• The article also seems to have some major errors. The person seems to be basing the price of a jar on the price of all the materials together for an entire batch. Unless she’s been buying a new All-Clad stockpot for each batch of jam, there’s no way those prices are realistic on the “per-jar” basis. In my experience, making simple jams with fresh fruit and pantry staples, it costs about $5-10 with jars per batch, making each pint of jam come out around $.80. I could get fancier and use booze and more expensive flavorings, but even then I can’t imagine going over $20, which is a fair price for a project that makes enough of a condiment for a whole year.

    Also, the materials can be quite cheap if you talk to your friends about it. Many people having canning stuff from their parents and would be glad to give it away. I just got something like 40 Mason jars, canning tongs, and a canning kettle from a neighbor who was cleaning out her attic. Considering I’ll only need a 30 cent lid whenever I want to use one of the jars, canning is definitely the cheapest hobby I’ve had in a while. In fact, I think it’s cheaper than regular cooking as it specializes in seasonal vegetables and fruit with generally modest ingredients.

  • Also, I’d like to make a request. Blueberries are in season right now, so do you have any good recipes for canning them?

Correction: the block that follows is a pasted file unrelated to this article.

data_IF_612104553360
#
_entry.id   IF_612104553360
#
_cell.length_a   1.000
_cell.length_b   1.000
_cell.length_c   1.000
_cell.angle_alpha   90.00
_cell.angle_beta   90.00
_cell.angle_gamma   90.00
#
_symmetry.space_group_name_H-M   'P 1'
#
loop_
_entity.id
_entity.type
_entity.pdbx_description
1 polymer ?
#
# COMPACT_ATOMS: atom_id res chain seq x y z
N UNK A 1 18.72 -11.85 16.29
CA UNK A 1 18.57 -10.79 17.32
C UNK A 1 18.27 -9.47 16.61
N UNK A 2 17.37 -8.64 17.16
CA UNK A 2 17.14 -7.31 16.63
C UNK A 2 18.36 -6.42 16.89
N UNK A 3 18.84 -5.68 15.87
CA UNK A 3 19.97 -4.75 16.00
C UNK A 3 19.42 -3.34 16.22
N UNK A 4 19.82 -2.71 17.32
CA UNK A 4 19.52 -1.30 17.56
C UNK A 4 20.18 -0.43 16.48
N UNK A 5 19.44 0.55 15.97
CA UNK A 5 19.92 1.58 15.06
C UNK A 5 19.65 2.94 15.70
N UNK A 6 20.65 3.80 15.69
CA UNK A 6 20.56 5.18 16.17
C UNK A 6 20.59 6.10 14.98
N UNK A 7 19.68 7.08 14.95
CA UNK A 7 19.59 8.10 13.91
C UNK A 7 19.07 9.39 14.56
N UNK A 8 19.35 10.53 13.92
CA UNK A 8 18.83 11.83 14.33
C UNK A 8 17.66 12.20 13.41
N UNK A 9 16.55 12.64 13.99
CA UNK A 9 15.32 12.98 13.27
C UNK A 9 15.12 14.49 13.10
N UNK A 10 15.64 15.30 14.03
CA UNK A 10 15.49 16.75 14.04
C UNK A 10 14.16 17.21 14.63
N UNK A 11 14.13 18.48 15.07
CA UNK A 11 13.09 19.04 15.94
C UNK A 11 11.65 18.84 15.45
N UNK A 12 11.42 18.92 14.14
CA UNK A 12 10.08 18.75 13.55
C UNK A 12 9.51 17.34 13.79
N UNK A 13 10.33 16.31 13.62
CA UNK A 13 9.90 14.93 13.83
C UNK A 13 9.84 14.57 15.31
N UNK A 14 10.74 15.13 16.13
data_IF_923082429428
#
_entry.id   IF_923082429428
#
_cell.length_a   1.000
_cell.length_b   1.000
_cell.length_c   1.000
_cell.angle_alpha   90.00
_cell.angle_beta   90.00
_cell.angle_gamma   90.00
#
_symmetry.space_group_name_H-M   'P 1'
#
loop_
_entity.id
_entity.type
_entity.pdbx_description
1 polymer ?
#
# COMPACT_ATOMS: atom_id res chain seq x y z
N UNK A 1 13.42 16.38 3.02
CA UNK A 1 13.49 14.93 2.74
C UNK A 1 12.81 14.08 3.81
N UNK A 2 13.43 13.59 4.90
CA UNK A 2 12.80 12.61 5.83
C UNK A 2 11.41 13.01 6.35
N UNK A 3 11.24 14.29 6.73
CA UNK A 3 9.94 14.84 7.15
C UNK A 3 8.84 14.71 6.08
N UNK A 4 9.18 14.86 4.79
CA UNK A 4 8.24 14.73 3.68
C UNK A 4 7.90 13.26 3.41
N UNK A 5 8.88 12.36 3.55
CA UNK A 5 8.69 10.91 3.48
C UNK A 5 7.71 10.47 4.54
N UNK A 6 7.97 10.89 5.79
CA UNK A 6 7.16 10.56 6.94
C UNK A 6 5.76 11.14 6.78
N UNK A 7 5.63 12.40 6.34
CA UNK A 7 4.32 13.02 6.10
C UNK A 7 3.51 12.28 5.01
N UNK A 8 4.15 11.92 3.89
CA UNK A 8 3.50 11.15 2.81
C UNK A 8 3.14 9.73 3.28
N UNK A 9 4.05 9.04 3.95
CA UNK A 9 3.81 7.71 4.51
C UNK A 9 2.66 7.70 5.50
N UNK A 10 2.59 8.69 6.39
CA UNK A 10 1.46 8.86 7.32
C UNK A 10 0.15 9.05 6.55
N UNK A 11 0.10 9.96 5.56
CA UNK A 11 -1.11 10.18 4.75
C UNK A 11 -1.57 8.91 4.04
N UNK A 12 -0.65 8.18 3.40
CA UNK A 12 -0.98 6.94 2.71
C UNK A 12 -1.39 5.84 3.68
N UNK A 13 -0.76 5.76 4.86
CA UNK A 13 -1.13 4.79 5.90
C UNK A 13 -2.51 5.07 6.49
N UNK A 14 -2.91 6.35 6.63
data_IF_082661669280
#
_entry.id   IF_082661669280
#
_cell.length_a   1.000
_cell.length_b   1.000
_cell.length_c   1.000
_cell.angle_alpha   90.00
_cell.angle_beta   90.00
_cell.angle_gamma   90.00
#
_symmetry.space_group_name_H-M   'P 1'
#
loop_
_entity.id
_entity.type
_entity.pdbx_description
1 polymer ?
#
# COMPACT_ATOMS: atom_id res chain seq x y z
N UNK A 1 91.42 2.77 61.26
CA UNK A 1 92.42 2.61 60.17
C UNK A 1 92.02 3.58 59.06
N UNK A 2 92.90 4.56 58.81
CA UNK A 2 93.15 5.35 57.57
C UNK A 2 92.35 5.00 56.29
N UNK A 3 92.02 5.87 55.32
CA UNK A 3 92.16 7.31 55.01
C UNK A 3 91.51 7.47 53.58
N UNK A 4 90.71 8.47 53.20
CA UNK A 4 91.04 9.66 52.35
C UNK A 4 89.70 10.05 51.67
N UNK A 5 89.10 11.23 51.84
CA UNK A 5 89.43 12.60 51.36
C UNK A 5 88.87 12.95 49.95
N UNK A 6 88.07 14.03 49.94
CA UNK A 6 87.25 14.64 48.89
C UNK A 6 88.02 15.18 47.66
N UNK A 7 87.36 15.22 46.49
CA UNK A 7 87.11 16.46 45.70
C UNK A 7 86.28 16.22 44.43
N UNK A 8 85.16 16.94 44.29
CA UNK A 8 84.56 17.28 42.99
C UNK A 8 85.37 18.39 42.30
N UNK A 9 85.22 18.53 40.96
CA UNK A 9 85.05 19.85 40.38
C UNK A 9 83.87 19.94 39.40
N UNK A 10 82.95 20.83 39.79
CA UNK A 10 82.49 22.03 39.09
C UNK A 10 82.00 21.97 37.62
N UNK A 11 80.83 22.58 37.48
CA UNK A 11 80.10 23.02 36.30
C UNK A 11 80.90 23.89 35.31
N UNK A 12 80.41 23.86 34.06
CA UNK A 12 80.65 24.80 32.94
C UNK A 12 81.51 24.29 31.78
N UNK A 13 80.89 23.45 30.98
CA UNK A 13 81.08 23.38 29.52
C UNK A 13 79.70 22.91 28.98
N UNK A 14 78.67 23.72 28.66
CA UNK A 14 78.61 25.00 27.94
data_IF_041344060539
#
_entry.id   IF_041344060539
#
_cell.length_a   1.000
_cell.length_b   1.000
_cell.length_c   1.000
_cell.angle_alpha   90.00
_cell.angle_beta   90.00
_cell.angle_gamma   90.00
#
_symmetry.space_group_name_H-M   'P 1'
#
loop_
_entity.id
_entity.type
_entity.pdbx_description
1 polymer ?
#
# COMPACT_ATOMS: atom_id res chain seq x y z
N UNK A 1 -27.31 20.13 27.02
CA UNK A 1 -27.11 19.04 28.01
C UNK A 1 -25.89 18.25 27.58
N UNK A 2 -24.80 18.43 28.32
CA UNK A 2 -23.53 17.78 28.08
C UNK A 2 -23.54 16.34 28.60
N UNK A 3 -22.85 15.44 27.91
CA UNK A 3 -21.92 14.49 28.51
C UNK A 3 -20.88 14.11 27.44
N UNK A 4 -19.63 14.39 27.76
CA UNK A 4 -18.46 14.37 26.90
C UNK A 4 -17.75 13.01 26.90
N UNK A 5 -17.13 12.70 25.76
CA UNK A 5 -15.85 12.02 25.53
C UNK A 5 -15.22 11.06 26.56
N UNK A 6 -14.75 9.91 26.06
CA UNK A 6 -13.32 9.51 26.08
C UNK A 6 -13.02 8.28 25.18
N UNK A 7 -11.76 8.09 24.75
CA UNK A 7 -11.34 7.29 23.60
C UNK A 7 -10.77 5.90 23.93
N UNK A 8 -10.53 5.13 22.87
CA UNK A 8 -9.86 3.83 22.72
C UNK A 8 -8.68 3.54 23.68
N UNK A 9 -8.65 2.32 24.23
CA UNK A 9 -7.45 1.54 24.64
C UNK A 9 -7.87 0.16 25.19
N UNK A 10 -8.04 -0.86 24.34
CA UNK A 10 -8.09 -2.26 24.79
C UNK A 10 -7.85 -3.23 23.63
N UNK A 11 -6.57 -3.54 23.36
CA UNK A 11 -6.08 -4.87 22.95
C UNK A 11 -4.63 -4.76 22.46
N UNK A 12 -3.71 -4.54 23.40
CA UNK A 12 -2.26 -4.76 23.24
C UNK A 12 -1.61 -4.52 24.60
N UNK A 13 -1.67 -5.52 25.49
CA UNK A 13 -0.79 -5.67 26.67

• I love Leigh’s cost analysis!!! It is great. I figure my jars are even cheaper. I can subtract out other costs such as movies, six flags, etc because my kids are excited to stay home and have a “cooking class with mom”. It cuts down on the McDonald’s requests because it is more fun to eat what we cooked. And I won’t be investing in a big scrapbook hobby because every time we open a jar, we are reliving the experience! I consider it a moment in time that is an investment in my kids’ futures- hopefully they will grow up to can and cook and pass it on to their kids! And we even swap jars with a friend who cans so we can taste new things. I have to admit that even “store bought” can be a learning experience- we buy our quince jam (my 6yo’s favorite???) at the local ethic market where the owner’s wife and mother-in-law make the jam..I wouldn’t know a quince if it hit me in the face, but we know about quinces, different cheeses, pastries and herbs from talking to this family!

  • Hello. I agree that canning doesn’t have to be a luxury.